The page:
NEW YORK (Oct. 20)
Adoption of the “Scandinavian system” of barring “uniforms that are a symbol of political allegiance” is being advocated by British opinion as means of checking the menace of Sir Oswald Mosley’s Fascist bands, it was reported today by the New York Times London correspondent, Charles A. Selden.
By the “Scandinavian system” Mr. Selden refers to legislation enacted in Denmark, Sweden and Norway, soon after the Hitler government came into power, banning political uniforms as a way of combatting Nazi activities. The result of such laws, says Mr. Selden, “has been that neither Fascism nor Nazism has made any headway in those countries.”
Home Secretary Sir John Simon’s “leisurely legalistic approach” to the problem of British Fascism has provoked much criticism from all sides, the writer declares, since the demand for action is further strengthened by “the fact that Sir Oswald takes advice both from Berlin and Rome as to how to manage his political organization in this country.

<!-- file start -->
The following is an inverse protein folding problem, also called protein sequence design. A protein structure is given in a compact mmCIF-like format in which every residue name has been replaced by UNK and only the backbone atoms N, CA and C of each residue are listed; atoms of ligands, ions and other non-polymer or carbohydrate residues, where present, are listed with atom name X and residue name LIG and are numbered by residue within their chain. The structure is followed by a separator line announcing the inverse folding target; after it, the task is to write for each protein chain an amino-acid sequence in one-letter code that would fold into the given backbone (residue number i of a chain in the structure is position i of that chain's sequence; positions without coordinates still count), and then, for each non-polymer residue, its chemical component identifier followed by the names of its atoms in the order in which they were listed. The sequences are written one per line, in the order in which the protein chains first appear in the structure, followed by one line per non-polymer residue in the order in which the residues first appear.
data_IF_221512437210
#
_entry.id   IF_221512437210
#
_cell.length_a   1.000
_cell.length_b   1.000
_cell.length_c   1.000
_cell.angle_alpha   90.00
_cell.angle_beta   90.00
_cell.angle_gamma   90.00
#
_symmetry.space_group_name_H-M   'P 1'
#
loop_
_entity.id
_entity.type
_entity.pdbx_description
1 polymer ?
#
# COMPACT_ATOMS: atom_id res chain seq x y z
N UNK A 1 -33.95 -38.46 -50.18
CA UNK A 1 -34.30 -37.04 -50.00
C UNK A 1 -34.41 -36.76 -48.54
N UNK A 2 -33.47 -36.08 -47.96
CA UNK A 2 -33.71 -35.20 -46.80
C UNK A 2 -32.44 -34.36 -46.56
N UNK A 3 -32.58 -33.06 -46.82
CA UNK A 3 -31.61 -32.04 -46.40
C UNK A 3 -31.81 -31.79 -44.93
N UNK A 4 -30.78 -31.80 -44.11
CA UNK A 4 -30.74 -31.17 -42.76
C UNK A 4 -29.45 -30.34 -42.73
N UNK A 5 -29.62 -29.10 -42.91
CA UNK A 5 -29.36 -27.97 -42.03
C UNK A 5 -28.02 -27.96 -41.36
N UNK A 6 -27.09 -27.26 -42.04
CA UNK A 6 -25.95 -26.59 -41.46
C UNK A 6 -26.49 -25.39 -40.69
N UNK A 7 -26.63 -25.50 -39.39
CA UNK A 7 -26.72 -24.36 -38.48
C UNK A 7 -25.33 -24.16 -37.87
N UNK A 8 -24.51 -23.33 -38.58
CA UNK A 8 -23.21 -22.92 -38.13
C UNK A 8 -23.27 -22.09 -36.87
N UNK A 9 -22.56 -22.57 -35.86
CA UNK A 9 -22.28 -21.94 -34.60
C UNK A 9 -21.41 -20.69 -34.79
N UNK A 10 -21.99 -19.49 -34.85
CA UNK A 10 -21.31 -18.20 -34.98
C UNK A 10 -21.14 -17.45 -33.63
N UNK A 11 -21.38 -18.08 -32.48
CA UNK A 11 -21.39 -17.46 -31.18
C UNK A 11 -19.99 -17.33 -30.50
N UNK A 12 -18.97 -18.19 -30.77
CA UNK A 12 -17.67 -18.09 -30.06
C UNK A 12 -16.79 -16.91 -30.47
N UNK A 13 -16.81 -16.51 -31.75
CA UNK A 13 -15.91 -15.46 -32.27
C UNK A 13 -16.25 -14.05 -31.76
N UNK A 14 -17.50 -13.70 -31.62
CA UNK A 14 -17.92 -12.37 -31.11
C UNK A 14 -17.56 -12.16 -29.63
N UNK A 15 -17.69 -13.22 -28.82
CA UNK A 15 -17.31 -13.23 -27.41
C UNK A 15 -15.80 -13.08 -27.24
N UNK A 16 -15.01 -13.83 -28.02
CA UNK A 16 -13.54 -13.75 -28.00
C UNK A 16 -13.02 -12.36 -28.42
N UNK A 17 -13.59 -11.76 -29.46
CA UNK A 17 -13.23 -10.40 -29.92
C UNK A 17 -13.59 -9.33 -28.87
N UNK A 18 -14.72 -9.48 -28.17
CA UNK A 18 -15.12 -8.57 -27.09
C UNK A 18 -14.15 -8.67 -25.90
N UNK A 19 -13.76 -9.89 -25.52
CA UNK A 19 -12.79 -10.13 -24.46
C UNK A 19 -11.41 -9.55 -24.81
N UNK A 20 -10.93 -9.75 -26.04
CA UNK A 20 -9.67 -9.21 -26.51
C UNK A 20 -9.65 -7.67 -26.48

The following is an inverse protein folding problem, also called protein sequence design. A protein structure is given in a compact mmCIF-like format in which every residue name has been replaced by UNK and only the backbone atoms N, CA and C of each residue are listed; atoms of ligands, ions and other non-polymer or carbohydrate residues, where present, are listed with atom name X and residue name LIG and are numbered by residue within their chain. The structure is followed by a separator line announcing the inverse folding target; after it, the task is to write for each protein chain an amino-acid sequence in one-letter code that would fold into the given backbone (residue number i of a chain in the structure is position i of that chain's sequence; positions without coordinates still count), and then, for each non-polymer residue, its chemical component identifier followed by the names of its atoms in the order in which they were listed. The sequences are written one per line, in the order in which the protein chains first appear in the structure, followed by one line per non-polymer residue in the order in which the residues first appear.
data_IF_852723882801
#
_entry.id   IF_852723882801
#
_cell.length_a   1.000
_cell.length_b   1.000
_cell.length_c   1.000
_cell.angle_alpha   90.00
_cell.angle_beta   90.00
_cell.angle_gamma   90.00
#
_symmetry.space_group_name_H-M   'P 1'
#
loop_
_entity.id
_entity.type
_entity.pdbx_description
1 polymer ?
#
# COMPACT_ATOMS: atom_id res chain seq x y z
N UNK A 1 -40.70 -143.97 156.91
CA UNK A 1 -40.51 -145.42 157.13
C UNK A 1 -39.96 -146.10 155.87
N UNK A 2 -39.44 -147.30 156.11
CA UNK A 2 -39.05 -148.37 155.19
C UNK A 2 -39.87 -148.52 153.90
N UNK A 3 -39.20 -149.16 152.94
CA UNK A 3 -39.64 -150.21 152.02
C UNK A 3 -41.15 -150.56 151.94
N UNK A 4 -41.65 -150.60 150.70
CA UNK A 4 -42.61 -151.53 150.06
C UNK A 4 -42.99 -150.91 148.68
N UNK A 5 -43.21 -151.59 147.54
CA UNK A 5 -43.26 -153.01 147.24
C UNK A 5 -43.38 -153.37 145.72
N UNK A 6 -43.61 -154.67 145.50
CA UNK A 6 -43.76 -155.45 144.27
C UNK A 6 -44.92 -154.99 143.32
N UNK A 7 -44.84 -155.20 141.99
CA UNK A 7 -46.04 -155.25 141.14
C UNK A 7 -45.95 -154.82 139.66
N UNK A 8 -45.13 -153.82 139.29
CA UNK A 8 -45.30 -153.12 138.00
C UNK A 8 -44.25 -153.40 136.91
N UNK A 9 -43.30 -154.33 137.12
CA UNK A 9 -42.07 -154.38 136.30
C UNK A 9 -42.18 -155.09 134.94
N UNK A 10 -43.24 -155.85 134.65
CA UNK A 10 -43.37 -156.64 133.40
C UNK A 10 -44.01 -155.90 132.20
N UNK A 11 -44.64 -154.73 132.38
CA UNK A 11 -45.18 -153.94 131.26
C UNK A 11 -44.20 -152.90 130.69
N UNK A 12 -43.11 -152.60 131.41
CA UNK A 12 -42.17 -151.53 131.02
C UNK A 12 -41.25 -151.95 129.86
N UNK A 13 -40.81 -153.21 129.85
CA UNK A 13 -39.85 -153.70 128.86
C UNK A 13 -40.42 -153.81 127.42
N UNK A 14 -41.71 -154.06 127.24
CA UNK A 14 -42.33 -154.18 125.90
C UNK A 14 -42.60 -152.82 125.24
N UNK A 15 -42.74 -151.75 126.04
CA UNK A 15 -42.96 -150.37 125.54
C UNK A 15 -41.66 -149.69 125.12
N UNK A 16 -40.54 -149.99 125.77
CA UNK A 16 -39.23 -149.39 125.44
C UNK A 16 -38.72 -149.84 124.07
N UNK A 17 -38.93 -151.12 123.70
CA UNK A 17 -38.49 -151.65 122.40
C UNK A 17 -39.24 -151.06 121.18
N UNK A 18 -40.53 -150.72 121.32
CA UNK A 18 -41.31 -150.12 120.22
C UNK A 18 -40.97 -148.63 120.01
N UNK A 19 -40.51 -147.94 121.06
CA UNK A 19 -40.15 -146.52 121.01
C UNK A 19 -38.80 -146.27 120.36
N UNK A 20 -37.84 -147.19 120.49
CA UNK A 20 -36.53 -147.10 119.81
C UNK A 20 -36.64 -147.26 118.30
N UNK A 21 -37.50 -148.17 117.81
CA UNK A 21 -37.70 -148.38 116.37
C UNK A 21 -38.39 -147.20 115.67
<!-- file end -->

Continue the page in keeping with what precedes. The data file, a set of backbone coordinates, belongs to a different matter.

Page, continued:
“It is reported and widely believed that Sir Oswald’s tactics of deliberately leading his Black Shirts into such Jewish communities as Manchester, Leeds and the East End of London were based on advice given to him by Dr. Joseph Goebbels, German Propaganda Minister.”
Mr. Selden cites a municipal regulation passed by the City Council of Manchester prohibiting political uniforms which was tested Sunday at a Mosley meeting.
“Their attempt to produce an effect without the Black Shirt Uniforms,” concludes the correspondent,” was a ridiculous farce, which was greatly enjoyed by a small crowd. To prevent derisive laughter one speaker began the usual vituperation against Jews, which these Fascist speakers have all learned by heart from Sir Oswald himself. But the speaker was immediately stopped by a police inspector.”